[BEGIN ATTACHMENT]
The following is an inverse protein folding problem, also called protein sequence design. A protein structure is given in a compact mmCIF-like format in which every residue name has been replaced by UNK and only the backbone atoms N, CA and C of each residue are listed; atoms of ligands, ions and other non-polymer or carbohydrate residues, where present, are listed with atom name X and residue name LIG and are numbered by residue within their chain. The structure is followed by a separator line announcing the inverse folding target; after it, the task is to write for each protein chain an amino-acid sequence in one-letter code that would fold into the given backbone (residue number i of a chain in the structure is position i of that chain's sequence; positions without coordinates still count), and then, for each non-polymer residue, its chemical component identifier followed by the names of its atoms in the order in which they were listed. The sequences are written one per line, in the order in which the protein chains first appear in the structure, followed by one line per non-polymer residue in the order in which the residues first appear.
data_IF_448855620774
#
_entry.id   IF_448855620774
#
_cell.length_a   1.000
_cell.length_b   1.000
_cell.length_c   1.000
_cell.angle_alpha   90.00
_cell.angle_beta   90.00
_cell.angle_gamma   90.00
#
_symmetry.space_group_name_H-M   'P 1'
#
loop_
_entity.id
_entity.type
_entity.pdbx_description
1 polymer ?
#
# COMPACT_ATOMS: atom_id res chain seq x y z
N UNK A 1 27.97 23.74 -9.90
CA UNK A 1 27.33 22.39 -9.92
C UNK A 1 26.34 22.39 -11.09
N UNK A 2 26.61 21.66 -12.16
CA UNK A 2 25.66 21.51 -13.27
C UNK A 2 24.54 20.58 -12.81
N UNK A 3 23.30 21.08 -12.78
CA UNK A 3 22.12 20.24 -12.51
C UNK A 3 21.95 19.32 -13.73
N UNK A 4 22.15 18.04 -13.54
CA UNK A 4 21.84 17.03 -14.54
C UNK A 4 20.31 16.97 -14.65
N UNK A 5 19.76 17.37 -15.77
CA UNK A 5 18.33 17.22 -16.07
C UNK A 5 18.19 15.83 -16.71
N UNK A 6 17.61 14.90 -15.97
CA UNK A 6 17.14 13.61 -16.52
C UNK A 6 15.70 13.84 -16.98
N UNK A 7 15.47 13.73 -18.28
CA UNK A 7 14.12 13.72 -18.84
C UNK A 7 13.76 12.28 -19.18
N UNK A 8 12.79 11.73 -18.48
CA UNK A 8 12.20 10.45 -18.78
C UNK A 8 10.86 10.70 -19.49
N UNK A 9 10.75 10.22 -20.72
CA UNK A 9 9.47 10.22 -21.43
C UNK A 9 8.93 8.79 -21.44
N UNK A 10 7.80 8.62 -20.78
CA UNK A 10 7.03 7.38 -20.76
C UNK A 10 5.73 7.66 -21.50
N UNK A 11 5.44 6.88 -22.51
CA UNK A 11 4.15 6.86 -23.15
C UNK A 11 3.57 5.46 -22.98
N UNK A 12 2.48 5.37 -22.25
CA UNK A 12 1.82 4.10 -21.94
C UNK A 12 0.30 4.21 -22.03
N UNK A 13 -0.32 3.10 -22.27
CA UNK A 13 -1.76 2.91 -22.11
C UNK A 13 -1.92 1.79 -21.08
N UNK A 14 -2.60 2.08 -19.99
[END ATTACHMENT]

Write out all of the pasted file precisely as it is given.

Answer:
The following is an inverse protein folding problem, also called protein sequence design. A protein structure is given in a compact mmCIF-like format in which every residue name has been replaced by UNK and only the backbone atoms N, CA and C of each residue are listed; atoms of ligands, ions and other non-polymer or carbohydrate residues, where present, are listed with atom name X and residue name LIG and are numbered by residue within their chain. The structure is followed by a separator line announcing the inverse folding target; after it, the task is to write for each protein chain an amino-acid sequence in one-letter code that would fold into the given backbone (residue number i of a chain in the structure is position i of that chain's sequence; positions without coordinates still count), and then, for each non-polymer residue, its chemical component identifier followed by the names of its atoms in the order in which they were listed. The sequences are written one per line, in the order in which the protein chains first appear in the structure, followed by one line per non-polymer residue in the order in which the residues first appear.
data_IF_448855620774
#
_entry.id   IF_448855620774
#
_cell.length_a   1.000
_cell.length_b   1.000
_cell.length_c   1.000
_cell.angle_alpha   90.00
_cell.angle_beta   90.00
_cell.angle_gamma   90.00
#
_symmetry.space_group_name_H-M   'P 1'
#
loop_
_entity.id
_entity.type
_entity.pdbx_description
1 polymer ?
#
# COMPACT_ATOMS: atom_id res chain seq x y z
N UNK A 1 27.97 23.74 -9.90
CA UNK A 1 27.33 22.39 -9.92
C UNK A 1 26.34 22.39 -11.09
N UNK A 2 26.61 21.66 -12.16
CA UNK A 2 25.66 21.51 -13.27
C UNK A 2 24.54 20.58 -12.81
N UNK A 3 23.30 21.08 -12.78
CA UNK A 3 22.12 20.24 -12.51
C UNK A 3 21.95 19.32 -13.73
N UNK A 4 22.15 18.04 -13.54
CA UNK A 4 21.84 17.03 -14.54
C UNK A 4 20.31 16.97 -14.65
N UNK A 5 19.76 17.37 -15.77
CA UNK A 5 18.33 17.22 -16.07
C UNK A 5 18.19 15.83 -16.71
N UNK A 6 17.61 14.90 -15.97
CA UNK A 6 17.14 13.61 -16.52
C UNK A 6 15.70 13.84 -16.98
N UNK A 7 15.47 13.73 -18.28
CA UNK A 7 14.12 13.72 -18.84
C UNK A 7 13.76 12.28 -19.18
N UNK A 8 12.79 11.73 -18.48
CA UNK A 8 12.20 10.45 -18.78
C UNK A 8 10.86 10.70 -19.49
N UNK A 9 10.75 10.22 -20.72
CA UNK A 9 9.47 10.22 -21.43
C UNK A 9 8.93 8.79 -21.44
N UNK A 10 7.80 8.62 -20.78
CA UNK A 10 7.03 7.38 -20.76
C UNK A 10 5.73 7.66 -21.50
N UNK A 11 5.44 6.88 -22.51
CA UNK A 11 4.15 6.86 -23.15
C UNK A 11 3.57 5.46 -22.98
N UNK A 12 2.48 5.37 -22.25
CA UNK A 12 1.82 4.10 -21.94
C UNK A 12 0.30 4.21 -22.03
N UNK A 13 -0.32 3.10 -22.27
CA UNK A 13 -1.76 2.91 -22.11
C UNK A 13 -1.92 1.79 -21.08
N UNK A 14 -2.60 2.08 -19.99